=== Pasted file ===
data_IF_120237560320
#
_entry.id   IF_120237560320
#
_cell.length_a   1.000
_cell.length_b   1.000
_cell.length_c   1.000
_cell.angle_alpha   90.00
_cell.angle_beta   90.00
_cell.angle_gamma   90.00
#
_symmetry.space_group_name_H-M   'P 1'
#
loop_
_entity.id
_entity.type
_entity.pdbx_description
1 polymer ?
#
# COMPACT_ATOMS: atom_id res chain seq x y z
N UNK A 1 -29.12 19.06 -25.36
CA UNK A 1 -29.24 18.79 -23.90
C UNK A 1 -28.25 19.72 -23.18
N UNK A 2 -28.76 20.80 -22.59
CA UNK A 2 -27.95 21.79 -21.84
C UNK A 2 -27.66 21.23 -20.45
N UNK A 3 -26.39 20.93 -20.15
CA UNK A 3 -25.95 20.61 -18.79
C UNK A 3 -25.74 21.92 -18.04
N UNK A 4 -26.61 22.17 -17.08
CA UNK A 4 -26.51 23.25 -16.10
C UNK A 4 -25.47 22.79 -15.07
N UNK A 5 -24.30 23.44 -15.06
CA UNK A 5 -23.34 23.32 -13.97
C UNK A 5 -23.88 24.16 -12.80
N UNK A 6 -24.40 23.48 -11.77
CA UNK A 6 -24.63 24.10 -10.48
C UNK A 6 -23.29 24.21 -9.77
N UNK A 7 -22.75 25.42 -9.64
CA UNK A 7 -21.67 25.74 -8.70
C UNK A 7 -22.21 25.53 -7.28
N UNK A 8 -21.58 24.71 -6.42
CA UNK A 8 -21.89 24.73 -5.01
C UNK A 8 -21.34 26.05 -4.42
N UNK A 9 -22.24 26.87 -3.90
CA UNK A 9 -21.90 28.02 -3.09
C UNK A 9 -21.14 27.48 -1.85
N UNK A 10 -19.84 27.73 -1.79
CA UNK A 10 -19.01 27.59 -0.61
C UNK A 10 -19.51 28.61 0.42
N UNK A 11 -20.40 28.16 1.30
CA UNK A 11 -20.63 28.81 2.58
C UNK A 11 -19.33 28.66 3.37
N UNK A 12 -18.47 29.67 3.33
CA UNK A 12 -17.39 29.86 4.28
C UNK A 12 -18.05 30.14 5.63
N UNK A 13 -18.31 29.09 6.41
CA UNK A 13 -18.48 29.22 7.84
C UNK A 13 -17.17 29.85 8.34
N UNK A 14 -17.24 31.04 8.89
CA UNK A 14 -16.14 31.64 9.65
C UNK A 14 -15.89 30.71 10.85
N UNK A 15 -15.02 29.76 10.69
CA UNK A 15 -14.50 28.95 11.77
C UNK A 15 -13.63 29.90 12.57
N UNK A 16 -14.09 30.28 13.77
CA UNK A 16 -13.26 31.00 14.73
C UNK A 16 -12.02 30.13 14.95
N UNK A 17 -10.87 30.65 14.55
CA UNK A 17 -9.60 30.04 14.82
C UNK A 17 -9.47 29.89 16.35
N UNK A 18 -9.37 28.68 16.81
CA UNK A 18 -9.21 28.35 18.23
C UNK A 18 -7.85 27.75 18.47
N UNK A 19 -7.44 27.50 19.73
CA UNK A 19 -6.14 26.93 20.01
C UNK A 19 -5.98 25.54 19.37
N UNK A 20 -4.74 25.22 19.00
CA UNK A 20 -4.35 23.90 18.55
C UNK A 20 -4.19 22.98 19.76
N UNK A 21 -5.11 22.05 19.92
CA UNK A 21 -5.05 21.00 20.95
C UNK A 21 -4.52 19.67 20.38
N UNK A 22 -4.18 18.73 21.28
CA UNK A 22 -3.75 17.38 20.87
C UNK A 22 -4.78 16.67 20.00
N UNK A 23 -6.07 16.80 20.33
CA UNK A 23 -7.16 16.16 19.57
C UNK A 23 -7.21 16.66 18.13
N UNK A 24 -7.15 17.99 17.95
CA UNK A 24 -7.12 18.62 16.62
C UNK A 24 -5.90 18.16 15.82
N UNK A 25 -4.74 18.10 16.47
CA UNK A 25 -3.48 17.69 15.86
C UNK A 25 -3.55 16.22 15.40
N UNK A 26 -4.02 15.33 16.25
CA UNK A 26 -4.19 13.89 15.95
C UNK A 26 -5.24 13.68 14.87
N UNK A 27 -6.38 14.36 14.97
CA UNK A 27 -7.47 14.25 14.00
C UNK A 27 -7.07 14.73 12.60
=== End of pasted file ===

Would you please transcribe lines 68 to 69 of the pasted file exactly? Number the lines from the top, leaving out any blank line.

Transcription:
C UNK A 16 -12.02 30.13 14.95
N UNK A 17 -10.87 30.65 14.55